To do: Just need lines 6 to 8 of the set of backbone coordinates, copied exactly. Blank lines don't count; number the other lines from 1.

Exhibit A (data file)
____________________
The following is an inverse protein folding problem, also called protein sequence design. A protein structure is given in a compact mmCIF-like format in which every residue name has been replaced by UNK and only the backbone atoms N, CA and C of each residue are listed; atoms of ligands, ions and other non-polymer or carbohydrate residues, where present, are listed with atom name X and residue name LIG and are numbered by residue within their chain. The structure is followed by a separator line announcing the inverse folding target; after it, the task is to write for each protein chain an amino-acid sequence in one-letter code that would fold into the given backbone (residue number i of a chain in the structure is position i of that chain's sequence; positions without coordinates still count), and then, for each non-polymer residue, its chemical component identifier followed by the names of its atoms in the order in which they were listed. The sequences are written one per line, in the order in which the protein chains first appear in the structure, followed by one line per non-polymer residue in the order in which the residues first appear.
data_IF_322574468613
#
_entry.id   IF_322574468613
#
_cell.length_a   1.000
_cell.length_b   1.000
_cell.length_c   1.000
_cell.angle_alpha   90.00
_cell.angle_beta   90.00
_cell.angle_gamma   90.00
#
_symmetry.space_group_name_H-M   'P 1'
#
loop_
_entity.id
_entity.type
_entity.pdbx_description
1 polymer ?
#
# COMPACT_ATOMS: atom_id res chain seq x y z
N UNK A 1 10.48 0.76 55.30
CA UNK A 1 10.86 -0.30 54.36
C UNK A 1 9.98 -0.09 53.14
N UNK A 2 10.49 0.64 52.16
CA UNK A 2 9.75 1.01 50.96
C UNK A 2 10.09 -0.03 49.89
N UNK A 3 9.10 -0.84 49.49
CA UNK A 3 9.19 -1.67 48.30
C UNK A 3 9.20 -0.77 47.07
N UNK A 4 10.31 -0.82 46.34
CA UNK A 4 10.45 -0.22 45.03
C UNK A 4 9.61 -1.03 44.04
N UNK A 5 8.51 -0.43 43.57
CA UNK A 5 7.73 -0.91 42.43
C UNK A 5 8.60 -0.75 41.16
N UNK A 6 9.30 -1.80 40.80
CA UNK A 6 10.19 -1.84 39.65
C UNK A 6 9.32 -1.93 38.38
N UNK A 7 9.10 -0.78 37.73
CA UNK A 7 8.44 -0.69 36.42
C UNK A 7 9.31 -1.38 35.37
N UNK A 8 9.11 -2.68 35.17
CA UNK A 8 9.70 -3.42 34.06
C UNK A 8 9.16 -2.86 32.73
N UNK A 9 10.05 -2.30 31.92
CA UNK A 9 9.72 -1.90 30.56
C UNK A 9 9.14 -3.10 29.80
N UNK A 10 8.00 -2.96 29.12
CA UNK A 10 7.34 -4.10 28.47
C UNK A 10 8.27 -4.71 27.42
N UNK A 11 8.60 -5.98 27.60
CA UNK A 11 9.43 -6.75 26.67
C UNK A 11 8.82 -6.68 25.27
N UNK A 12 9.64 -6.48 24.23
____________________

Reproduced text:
_cell.length_a   1.000
_cell.length_b   1.000
_cell.length_c   1.000